Vision and touch share many similarities in the way stimuli are processed. Ahissar and Arieli (2001) proposed that visual and tactile systems use analogous spatiotemporal coding schemes. Consistent with this idea, single neurons in macaques are similarly tuned for curvature direction at intermediate levels of the processing hierarchy in both visual and somatosensory cortex (areas V4 and S2) (Yau et al., 2009). Such similarities in coding lend themselves to multisensory integration. Evidence that visual and tactile inputs are indeed integrated comes from studies showing that the orientation of a tactile grating can disambiguate binocular rivalry (Lunghi et al., 2010), and that tactile motion can bias visually perceived bistable alternations of motion direction (James & Blake, 2004). Ernst and Banks (2002) demonstrated that humans integrate visual and haptic inputs in a manner that turns out to be statistically optimal, with the dominant modality being the one associated with lower variance in its estimates. Thus, vision tends to be dominant when assessing object shape but not surface texture (Klatzky et al., 1987). Statistically optimal integration is probably learnt during development, since it is not apparent in the first decade of life (Gori et al., 2008). A dramatic illustration of the importance of multisensory integration in body ownership is offered by the rubber-hand illusion (RHI), in which a viewed rubber hand is aligned with one's own hand screened from view; when both the rubber hand and the real hand are tapped synchronously, the rubber hand is rapidly incorporated into the body image and perceived as one's own (Botvinick & Cohen, 1998). The RHI can be induced in sighted people in the absence of vision, if an experimenter taps the subject on the real hand and synchronously moves the subject's other hand to tap the rubber hand, suggesting that it is multisensory congruence of body-related information (in this case between tactile and proprioceptive inputs) that is critical, rather than visuo-tactile congruence specifically (Ehrsson et al., 2005). However, this version of the RHI is absent in early blind people, pointing to potential differences in multisensory integrative processes as a consequence of early visual deprivation (Petkova et al., 2012). In a variant of the RHI, one can be induced to perceive a third arm (Guterstam et al., 2011), and visuotactile conflicts can disrupt the feeling of ownership of one's own limb (Gentile et al., 2013). The illusion has even been extended to the entire body using head-mounted virtual reality displays to create an out-of-body experience (Ehrsson, 2007; Lenggenhager et al., 2007).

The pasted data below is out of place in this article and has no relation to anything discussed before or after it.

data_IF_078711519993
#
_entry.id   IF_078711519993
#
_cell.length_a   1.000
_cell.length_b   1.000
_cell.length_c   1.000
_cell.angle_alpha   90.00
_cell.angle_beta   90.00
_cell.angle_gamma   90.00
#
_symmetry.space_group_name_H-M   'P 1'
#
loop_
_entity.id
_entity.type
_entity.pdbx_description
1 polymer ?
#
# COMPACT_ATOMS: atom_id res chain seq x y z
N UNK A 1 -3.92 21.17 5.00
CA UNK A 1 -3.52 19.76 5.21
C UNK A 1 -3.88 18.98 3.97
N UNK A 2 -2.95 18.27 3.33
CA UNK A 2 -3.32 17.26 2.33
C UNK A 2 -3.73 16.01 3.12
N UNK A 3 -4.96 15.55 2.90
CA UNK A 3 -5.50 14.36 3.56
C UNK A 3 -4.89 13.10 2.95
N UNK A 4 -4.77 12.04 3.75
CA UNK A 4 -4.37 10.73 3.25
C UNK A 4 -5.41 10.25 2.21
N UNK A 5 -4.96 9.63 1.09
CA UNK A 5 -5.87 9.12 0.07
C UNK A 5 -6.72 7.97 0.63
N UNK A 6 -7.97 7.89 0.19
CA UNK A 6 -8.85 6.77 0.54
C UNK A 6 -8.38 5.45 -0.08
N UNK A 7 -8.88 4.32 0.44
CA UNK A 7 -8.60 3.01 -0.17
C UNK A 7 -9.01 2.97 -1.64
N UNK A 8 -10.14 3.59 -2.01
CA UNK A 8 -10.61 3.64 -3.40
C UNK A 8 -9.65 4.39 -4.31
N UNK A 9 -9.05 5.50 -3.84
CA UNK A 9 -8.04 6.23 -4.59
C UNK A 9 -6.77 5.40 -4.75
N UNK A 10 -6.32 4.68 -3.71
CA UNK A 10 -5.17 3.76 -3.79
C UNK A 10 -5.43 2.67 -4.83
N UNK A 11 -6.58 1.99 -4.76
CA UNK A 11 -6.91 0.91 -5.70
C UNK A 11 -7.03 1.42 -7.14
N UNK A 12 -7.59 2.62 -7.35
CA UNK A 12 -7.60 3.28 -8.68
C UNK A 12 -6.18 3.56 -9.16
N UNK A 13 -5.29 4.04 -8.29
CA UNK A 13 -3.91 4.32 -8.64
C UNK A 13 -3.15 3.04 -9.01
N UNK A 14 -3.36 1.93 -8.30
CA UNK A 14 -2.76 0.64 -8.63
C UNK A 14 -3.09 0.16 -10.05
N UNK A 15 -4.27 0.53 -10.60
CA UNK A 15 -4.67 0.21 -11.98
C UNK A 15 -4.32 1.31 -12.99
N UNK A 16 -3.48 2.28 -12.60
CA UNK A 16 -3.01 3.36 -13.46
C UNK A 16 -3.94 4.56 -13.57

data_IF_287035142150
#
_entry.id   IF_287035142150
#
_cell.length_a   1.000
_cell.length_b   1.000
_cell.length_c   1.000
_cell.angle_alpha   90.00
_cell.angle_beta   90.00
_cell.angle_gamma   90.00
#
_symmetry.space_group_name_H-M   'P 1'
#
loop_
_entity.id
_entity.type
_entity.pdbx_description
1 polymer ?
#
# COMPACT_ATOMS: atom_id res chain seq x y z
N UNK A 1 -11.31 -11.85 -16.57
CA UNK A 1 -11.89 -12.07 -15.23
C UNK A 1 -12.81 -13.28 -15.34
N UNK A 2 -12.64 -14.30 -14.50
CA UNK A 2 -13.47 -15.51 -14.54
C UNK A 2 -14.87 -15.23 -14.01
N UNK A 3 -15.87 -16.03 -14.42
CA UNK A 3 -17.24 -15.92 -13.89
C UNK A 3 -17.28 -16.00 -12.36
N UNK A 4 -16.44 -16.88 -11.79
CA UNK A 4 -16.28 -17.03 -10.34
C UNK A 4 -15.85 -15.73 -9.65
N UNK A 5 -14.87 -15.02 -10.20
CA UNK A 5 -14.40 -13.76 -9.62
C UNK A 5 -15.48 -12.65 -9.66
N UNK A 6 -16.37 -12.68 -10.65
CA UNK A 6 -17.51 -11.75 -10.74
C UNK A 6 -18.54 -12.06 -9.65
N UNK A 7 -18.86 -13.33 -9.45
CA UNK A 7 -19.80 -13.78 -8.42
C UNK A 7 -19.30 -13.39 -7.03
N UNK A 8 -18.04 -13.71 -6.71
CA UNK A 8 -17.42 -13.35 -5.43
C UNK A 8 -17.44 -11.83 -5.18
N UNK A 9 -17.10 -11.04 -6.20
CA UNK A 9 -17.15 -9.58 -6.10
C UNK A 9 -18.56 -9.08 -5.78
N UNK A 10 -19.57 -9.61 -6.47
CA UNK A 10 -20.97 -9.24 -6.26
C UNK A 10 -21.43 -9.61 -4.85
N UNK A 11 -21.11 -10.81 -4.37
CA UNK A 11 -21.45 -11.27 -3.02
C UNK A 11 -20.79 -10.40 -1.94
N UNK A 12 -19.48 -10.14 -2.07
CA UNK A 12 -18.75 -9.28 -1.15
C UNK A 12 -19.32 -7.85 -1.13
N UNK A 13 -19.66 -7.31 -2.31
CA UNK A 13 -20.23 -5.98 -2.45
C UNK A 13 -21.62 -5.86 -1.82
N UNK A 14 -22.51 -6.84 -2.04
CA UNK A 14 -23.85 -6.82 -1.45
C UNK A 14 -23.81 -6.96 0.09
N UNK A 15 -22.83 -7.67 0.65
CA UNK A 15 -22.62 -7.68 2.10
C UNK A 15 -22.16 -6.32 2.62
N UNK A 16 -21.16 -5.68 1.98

There has been some study of the neural processes underlying visuo-tactile integration, although a comprehensive account is not yet feasible. Most neurons in the ventral intraparietal areas (VIP) of macaques exhibit modulation of their responses by bisensory stimulation, even when their overt responses to unisensory stimuli are limited to either vision or touch (Avillac et al., 2007). Similarly, bisensory stimuli in rats augment the somatosensory evoked response and reset the phase of induced network oscillations (Sieben et al., 2013). In the putative human homolog of VIP, topographic maps of tactile and proximal visual stimuli are aligned (Sereno & Huang, 2006), although at a single neuron level in macaques, the reference frame for tactile stimulation is head-centered whereas that for visual stimuli varies between head-centered, eye-centered or intermediate (Avillac et al., 2005). In one study, visuo-haptic responses were enhanced in the LOC and IPS by stimulus salience (Kim & James, 2010), although a subsequent study by the same group showed that when spatiotemporal congruence was maximized across modalities, the inverse effectiveness pattern characteristic of classic neurophysiologic studies of multisensory integration emerged in the LOC and IPS as well as parietal opercular cortex, all on the left (Kim et al., 2012). Visuo-haptic responses in perirhinal cortex are also sensitive to the congruence of stimuli across modalities (Holdstock et al., 2009). The RHI appears to have a different neural substrate, being associated with activity in ventral premotor cortex (Ehrsson et al., 2004), although IPS and cerebellar activity is also reported (Ehrsson et al., 2004, 2005). Repetitive TMS (rTMS) over the left anterior IPS impairs visual-haptic, but not haptic-visual, shape matching using the right hand (Buelte et al. 2008), while rTMS over occipitotemporal cortex affects the Müller-Lyer illusion regardless of whether it is induced visually, haptically or cross-modally (Mancini et al., 2011) – these studies imply that the multisensory convergence reported in the preceding studies is functionally relevant. Further study of visuo-tactile integration and its neural substrates is warranted.